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DACA Immigrants Are Confronted by a US-Created Triangle of Fear

US must offer sanctuary to victims of its policies.

Protesters shout slogans against US President Donald Trump during a demonstration in support of the Deferred Action for Childhood Arrivals (DACA), also known as DREAM Act, near the Trump Tower in New York on October 5, 2017. (Photo: JEWEL SAMAD/AFP/Getty Images)

History and cultural context are crucial for understanding the forces that drive immigrants to cross the United States-Mexico border. Sadly, we are taught to forget or deny history, so we move without a compass and feel lost in the maze of deception and collective amnesia.

On October 8, President Trump demanded Congress fund the new border wall in exchange for granting “amnesty” for recipients of Deferred Action for Childhood Arrivals (DACA), or Dreamers. This means holding the Dreamers hostage to the wall. His hard-line list includes “cracking down” on child migrants.

The concerns Dreamers highlight the underlying structural issues that have promoted rising fear on both sides of the border. The history of the border and migration have been influenced by powers and patterns that we need to examine in order to see what pathways lie open to us for the future and how to address the sources of fear today.

A Shifting Border

For Indigenous peoples, the border has always been a violation of historical tribal sovereignty, religious traditions of pilgrimage and identity. For centuries, peoples of the Tohono O’odham, Apache, Yoeme (Yaqui) and other Native American nations have traveled throughout this region. The trade route from what is now New Mexico to what is now Mexico City was called the Turquoise Road, named for the vast trade network that involved turquoise moving south while cacao, parrot feathers and other precious objects flowed north.

After the Spanish Conquest, much of what became the Southwestern US was part of Mexico. It was not until 1848, with the signing of the Treaty of Guadalupe Hidalgo, that this Mexican territory taken in war was ceded to the US. These lands included what are now California, Nevada, Utah, New Mexico, Texas and parts of Arizona, Colorado, Wyoming, Kansas and Oklahoma.

Furthermore, the border between the US and Mexico has not been stable or enduring, changing as recently as 1970, when the US ceded to Mexico territory known as El Chamizal. Nation states presume fixed territories, and the effect of border enforcement has been to halt migration and force settlement upon people who practice seasonal or annual movement for economic and religious purposes. It has totally disrupted the lives of these peoples, divided communities and created more fear.

In 1929, the US prohibited informal crossing from Mexico. As UCLA professor Kelly Lytle Hernández has noted in her book City of Inmates, this was intended to criminalize Mexican immigrants. But migration is not a criminal offense — it is a tradition that free nations respect.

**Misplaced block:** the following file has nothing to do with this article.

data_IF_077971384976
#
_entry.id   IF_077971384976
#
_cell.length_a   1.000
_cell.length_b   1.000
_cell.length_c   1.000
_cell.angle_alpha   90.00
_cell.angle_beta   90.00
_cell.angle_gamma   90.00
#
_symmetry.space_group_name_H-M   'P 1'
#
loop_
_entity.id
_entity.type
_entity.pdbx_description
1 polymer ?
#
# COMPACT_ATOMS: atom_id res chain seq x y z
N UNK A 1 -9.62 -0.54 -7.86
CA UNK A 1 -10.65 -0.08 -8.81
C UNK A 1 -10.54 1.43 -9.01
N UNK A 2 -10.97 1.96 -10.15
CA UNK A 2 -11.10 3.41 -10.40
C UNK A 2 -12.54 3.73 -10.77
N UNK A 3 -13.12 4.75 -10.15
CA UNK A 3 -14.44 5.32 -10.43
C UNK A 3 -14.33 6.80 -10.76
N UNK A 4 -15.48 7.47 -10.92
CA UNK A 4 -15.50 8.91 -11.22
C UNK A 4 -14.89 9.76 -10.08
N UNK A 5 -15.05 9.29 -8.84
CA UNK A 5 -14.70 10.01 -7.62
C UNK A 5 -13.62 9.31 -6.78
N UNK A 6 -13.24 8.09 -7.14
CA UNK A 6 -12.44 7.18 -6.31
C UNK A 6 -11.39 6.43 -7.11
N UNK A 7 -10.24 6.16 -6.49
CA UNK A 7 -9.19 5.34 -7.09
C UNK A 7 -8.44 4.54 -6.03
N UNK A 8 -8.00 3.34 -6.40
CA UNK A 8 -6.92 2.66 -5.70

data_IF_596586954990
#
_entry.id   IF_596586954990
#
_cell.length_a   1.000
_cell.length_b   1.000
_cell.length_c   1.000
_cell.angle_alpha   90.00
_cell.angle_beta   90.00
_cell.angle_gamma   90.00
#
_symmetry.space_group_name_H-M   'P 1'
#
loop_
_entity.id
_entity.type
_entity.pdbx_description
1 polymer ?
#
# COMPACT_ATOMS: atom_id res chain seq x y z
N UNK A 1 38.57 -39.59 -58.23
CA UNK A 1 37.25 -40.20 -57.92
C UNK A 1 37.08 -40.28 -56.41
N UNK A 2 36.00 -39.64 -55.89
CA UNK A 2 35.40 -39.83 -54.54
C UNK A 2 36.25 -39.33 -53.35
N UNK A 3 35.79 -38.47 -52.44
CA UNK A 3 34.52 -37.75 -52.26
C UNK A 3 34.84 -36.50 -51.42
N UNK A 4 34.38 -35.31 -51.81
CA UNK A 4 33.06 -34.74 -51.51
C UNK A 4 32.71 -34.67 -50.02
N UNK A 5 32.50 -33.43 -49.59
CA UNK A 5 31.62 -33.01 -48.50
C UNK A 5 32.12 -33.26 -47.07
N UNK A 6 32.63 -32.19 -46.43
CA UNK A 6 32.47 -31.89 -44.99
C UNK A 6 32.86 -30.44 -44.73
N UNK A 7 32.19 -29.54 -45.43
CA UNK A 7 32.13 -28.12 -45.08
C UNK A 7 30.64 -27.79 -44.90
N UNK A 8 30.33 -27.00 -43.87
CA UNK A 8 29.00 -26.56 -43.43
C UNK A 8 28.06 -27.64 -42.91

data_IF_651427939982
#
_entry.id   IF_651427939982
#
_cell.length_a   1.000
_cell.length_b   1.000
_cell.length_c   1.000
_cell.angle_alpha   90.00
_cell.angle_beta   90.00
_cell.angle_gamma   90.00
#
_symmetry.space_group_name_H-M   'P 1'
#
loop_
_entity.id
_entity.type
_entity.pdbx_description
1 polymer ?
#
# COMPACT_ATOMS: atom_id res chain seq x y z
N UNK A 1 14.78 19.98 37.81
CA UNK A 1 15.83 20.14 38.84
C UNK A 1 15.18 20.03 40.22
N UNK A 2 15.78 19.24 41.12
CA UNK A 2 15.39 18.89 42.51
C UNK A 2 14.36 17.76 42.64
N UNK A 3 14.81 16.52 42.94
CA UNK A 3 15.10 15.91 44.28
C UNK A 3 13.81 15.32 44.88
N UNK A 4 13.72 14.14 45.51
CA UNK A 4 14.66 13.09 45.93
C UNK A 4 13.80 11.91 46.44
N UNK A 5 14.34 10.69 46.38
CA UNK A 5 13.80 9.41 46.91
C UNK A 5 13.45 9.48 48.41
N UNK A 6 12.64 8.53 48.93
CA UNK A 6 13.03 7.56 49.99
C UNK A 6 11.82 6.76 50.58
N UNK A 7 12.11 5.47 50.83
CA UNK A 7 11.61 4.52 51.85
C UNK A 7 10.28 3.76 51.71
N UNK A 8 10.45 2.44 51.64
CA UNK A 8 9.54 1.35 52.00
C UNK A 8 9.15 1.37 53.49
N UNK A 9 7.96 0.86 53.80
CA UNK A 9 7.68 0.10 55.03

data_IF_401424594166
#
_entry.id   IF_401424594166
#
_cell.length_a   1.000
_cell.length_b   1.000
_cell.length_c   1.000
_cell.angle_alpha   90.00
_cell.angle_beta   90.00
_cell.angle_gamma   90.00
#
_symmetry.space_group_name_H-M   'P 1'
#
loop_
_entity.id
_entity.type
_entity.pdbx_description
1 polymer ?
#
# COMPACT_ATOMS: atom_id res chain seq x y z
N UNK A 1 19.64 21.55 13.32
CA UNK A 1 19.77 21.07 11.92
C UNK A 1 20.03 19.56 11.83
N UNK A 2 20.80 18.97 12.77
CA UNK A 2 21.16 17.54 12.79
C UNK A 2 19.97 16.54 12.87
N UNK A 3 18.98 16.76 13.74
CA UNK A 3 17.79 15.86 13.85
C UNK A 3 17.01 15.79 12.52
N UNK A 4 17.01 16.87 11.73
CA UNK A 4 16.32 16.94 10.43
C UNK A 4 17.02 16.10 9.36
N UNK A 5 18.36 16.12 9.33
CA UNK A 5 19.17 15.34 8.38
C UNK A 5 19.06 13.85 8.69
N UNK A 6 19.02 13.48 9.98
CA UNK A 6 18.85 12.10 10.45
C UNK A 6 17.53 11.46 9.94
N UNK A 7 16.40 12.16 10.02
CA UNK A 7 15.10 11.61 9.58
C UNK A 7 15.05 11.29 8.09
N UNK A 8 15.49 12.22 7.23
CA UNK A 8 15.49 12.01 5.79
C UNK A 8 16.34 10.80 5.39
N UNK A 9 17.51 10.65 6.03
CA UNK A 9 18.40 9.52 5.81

In the 1940s, when Mexican labor was needed once again, the door to immigration was opened — but with strict conditions. The US government encouraged Mexicans to come to the US under the Bracero Program to perform agricultural labor that was needed while US citizens were fighting in WWII. When the war ended, the program was abruptly curtailed, and people who had easily moved back and forth across the border were suddenly ordered back to Mexico. Then, under pressure from American farmers, the program was reinstated. According to the Bracero History Archive, there were 4.6 million contracts signed by US employers hiring Mexican workers over the 40-year period of the program.

The Triangle of Fear

In the debate about immigration, the corporate mass media avoid the key question: What is driving immigrants north? Why do people continue to risk coming to the United States at such great cost to their personal health and safety, and the well-being of their families? They are mainly driven by a “Triangle of Fear” created by US foreign policy. There are three key points to the Triangle of Fear.

1. Training for Fear Through Militarization

The driving force behind immigration from Latin America is US foreign policy. The United States has created a neocolonial structure that combines political manipulation, foreign aid, militarization and counterinsurgency techniques to build an economic empire that extracts natural resources and captures cheap labor, through buying off local elites and intimidating or crushing those who refuse to comply.

Military intervention in Latin America has a long history. The Spanish Empire used the territory that became Panama to establish their first military school in the Americas. When the US colonized Panama in the late 19th century, they continued to use it as a base for military expansion, training soldiers in jungle warfare and torture, and testing weapons. For example, Agent Orange was tested there before being used in the Vietnam War, as documented by John Lindsay-Poland in Emperors in the Jungle: The Hidden History of the US in Panama (2003).

In 1949, the US government established a military training program in Panama at Ft. Gulick, calling it the School of the Americas (SOA). In 1984, the SOA was expelled from Panama, and then relocated to Ft. Benning, Georgia. In 2001, the SOA was renamed WHINSEC (the Western Hemisphere Institute for Security Cooperation) to avoid closure when training with torture manuals came to light. Known by critics as the “School of Assassins,” it has trained Latin American militaries in counterinsurgency techniques of torture and disappearances, particularly targeting Indigenous communities. The list of graduates reads like a “who’s who” of infamy, including many who became death squad leaders and repressive dictators in Latin America.

Political repression and counterinsurgency, such as the Contra Wars in the 1980s and the military coup in Honduras, have driven vast numbers of people off their lands, most recently in Central America in what is called the “Northern Triangle of Central America,” which includes Guatemala, El Salvador and Honduras.